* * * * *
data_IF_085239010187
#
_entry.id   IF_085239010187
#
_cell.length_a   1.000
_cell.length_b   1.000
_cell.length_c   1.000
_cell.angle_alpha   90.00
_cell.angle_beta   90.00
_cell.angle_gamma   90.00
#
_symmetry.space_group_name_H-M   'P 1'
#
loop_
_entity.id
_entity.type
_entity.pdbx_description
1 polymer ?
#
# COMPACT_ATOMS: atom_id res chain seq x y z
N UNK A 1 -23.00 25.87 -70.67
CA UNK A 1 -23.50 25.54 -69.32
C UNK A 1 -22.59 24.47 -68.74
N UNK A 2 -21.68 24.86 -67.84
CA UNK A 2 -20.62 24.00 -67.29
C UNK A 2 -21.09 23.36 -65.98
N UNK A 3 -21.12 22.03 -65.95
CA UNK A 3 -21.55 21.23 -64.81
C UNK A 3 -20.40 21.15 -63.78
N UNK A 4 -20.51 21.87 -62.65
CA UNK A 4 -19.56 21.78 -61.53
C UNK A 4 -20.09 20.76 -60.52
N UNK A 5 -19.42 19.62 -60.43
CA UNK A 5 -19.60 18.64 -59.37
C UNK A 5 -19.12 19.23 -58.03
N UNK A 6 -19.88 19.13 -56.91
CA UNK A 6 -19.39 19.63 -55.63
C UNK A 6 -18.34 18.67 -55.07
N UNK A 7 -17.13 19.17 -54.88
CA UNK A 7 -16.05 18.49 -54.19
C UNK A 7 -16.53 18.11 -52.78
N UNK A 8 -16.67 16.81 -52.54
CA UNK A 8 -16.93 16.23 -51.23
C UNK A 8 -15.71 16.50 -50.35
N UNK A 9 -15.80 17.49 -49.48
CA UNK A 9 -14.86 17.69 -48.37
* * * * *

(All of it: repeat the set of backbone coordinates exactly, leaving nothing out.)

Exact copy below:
data_IF_085239010187
#
_entry.id   IF_085239010187
#
_cell.length_a   1.000
_cell.length_b   1.000
_cell.length_c   1.000
_cell.angle_alpha   90.00
_cell.angle_beta   90.00
_cell.angle_gamma   90.00
#
_symmetry.space_group_name_H-M   'P 1'
#
loop_
_entity.id
_entity.type
_entity.pdbx_description
1 polymer ?
#
# COMPACT_ATOMS: atom_id res chain seq x y z
N UNK A 1 -23.00 25.87 -70.67
CA UNK A 1 -23.50 25.54 -69.32
C UNK A 1 -22.59 24.47 -68.74
N UNK A 2 -21.68 24.86 -67.84
CA UNK A 2 -20.62 24.00 -67.29
C UNK A 2 -21.09 23.36 -65.98
N UNK A 3 -21.12 22.03 -65.95
CA UNK A 3 -21.55 21.23 -64.81
C UNK A 3 -20.40 21.15 -63.78
N UNK A 4 -20.51 21.87 -62.65
CA UNK A 4 -19.56 21.78 -61.53
C UNK A 4 -20.09 20.76 -60.52
N UNK A 5 -19.42 19.62 -60.43
CA UNK A 5 -19.60 18.64 -59.37
C UNK A 5 -19.12 19.23 -58.03
N UNK A 6 -19.88 19.13 -56.91
CA UNK A 6 -19.39 19.63 -55.63
C UNK A 6 -18.34 18.67 -55.07
N UNK A 7 -17.13 19.17 -54.88
CA UNK A 7 -16.05 18.49 -54.19
C UNK A 7 -16.53 18.11 -52.78
N UNK A 8 -16.67 16.81 -52.54
CA UNK A 8 -16.93 16.23 -51.23
C UNK A 8 -15.71 16.50 -50.35
N UNK A 9 -15.80 17.49 -49.48
CA UNK A 9 -14.86 17.69 -48.37